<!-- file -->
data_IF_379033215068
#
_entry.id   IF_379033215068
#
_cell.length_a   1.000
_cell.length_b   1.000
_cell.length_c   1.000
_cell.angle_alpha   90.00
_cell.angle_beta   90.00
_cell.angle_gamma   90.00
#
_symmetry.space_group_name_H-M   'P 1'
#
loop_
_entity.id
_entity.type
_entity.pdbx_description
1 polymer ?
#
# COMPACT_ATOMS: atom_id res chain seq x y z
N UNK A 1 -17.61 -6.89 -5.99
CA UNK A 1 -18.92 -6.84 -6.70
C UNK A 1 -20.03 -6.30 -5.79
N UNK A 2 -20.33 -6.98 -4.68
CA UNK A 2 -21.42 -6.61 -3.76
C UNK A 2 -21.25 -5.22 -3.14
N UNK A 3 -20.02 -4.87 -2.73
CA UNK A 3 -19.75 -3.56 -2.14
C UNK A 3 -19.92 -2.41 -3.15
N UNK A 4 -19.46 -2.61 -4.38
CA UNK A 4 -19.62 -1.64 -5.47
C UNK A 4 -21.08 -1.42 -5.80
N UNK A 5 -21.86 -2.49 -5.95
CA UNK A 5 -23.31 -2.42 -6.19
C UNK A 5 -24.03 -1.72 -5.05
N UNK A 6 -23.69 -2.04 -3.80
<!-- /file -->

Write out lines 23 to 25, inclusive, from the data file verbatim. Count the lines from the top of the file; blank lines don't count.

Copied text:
C UNK A 1 -20.03 -6.30 -5.79
N UNK A 2 -20.33 -6.98 -4.68
CA UNK A 2 -21.42 -6.61 -3.76